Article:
During the past few years, considerable attention has been given to the immediate needs and opportunities of the Association. Many things have been evaluated and some have been put into use. It is now time to look back and discuss the success and / or failure of these initiatives. More important, we need to consider how they have helped prepare a good foundation for future growth. There are still many things that need to be done. New ideas must be developed to meet the needs of today, most of which are not the problems and needs of the past. More important, the future can be bright for ACC&CE if the members get involved and engaged enough to make things happen. As with most groups, all members can obtain benefits, but what you actually get from your membership will be directly proportional to your involvement in the programs and activities of the organization. Most of us have enjoyed many benefits from our membership, but there are more things to be achieved if we can make it an even better organization. Some suggestions will be presented to show how ACC&CE can move forward to a period of strong growth and greater opportunities.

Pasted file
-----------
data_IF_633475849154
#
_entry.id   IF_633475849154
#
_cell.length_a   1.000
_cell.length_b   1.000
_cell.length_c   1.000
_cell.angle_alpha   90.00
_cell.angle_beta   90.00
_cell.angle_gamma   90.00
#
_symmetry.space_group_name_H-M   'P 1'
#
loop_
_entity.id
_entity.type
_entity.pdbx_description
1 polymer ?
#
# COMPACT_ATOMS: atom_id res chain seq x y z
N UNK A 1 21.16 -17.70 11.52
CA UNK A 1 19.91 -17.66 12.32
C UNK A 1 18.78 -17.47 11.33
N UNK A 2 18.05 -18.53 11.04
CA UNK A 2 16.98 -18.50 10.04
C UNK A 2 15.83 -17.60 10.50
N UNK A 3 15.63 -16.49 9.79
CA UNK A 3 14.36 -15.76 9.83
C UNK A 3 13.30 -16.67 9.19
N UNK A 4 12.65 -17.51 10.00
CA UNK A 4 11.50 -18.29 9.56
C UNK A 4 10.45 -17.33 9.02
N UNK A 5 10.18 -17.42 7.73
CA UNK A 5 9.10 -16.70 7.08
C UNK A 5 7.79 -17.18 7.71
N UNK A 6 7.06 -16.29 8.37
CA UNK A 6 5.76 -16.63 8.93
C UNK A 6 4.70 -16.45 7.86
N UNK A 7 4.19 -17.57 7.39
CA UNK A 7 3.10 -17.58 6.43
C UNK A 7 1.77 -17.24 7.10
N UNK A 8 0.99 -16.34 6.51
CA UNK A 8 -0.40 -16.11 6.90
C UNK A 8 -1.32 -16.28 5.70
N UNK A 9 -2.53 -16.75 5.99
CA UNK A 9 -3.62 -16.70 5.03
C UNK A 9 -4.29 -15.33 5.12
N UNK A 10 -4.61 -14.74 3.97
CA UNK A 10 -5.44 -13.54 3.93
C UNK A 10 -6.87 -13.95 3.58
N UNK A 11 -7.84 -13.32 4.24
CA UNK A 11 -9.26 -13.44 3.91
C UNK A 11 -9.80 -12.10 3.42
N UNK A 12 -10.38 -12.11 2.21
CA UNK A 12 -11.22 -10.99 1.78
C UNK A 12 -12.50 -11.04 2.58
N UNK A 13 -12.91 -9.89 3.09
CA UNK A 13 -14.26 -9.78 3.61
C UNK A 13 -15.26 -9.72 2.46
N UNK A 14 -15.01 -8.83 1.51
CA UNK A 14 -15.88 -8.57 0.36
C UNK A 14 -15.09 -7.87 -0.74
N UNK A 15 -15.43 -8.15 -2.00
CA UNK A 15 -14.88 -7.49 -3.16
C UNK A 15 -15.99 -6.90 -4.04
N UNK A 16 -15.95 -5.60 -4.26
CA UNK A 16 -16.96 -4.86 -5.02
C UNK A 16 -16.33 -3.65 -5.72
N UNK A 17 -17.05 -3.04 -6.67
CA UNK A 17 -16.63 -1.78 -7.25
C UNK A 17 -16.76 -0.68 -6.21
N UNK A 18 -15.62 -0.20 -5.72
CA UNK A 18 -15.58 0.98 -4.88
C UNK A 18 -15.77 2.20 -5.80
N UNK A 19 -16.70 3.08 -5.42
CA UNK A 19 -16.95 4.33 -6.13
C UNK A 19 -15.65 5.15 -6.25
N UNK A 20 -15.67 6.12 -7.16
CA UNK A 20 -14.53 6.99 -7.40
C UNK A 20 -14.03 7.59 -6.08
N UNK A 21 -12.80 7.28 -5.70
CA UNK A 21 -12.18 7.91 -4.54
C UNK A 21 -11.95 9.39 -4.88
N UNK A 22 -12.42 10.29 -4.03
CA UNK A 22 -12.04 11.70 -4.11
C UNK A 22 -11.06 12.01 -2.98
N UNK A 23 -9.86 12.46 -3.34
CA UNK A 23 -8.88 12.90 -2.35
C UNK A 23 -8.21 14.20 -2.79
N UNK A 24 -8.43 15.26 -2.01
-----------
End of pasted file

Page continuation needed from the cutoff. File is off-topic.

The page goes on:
September 24, 2002
Topic: Chocolate and Why We Love It
Speaker: Michael M. Blumenthal, PhD
Libra Technologies, Inc.

The sensuosity and luxury of a good bite of chocolate can be intoxicating and stimulating for adults; and the odor, taste and mouthfeel can pacify children. This native American food/beverage actually transformed European society and set up traditions that carried over into the British, French, Spanish and Portuguese colonies in North and South America, and indeed around the world. The methods of production, economics, and forms of chocolate are intriguing. Studies of the effects that chocolate has on our everyday lives gives us a lot of new information, while leaving intact myths and attributes that are our folkloric wisdom… everyone loves chocolate!